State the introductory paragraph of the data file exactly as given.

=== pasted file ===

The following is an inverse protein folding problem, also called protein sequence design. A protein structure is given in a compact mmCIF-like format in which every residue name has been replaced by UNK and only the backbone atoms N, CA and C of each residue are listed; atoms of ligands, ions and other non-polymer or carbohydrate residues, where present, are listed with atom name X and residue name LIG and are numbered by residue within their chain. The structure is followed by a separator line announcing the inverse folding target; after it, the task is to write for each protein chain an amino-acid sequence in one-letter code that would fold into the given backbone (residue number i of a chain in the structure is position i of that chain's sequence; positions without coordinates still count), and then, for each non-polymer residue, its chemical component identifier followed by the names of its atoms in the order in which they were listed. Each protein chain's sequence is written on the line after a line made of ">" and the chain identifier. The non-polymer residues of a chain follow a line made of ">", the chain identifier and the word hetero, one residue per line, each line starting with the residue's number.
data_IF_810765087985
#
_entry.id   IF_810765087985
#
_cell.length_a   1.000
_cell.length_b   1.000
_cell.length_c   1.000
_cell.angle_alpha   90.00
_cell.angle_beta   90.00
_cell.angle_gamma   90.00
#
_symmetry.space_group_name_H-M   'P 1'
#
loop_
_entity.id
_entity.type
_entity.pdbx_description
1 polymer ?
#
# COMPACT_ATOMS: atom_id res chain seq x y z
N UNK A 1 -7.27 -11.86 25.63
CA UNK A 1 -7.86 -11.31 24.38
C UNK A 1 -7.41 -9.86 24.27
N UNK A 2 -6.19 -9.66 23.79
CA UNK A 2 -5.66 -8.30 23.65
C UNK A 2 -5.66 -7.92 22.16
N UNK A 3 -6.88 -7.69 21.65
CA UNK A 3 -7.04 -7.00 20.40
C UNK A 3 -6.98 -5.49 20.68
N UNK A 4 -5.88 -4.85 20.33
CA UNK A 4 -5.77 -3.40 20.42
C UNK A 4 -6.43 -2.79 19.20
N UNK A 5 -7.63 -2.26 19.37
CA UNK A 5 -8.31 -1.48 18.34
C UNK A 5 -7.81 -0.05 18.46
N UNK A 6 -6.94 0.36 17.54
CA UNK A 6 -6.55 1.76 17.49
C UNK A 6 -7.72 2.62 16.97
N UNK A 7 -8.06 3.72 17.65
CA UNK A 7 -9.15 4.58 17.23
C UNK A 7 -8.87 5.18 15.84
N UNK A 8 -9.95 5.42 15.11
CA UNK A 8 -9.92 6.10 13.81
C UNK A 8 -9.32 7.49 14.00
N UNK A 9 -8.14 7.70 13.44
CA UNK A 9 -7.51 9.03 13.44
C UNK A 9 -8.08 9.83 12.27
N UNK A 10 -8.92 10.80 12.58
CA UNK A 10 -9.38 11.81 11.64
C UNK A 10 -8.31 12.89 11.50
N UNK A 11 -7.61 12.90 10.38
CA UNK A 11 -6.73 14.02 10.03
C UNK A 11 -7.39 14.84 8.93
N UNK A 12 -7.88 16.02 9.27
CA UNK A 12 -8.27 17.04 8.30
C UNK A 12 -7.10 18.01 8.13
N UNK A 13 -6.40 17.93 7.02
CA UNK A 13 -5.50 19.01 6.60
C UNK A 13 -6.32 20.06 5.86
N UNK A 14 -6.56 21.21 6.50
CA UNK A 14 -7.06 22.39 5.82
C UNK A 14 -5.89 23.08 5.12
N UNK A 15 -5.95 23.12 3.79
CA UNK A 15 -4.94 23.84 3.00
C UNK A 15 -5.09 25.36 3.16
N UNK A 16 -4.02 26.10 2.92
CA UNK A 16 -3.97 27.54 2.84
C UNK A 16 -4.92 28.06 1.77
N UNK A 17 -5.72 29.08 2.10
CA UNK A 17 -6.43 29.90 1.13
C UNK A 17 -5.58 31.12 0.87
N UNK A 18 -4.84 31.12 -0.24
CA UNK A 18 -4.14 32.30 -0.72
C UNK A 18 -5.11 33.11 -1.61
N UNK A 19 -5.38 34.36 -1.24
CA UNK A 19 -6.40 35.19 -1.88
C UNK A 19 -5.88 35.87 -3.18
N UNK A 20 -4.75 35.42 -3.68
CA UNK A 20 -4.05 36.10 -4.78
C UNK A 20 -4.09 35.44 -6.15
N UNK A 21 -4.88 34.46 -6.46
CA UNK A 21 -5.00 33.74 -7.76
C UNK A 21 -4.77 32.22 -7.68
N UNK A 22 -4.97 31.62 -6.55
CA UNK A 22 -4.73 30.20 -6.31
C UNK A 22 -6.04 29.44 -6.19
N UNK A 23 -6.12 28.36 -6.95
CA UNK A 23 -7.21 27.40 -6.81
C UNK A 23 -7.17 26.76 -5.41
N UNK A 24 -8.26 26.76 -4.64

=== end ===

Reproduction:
The following is an inverse protein folding problem, also called protein sequence design. A protein structure is given in a compact mmCIF-like format in which every residue name has been replaced by UNK and only the backbone atoms N, CA and C of each residue are listed; atoms of ligands, ions and other non-polymer or carbohydrate residues, where present, are listed with atom name X and residue name LIG and are numbered by residue within their chain. The structure is followed by a separator line announcing the inverse folding target; after it, the task is to write for each protein chain an amino-acid sequence in one-letter code that would fold into the given backbone (residue number i of a chain in the structure is position i of that chain's sequence; positions without coordinates still count), and then, for each non-polymer residue, its chemical component identifier followed by the names of its atoms in the order in which they were listed. Each protein chain's sequence is written on the line after a line made of ">" and the chain identifier. The non-polymer residues of a chain follow a line made of ">", the chain identifier and the word hetero, one residue per line, each line starting with the residue's number.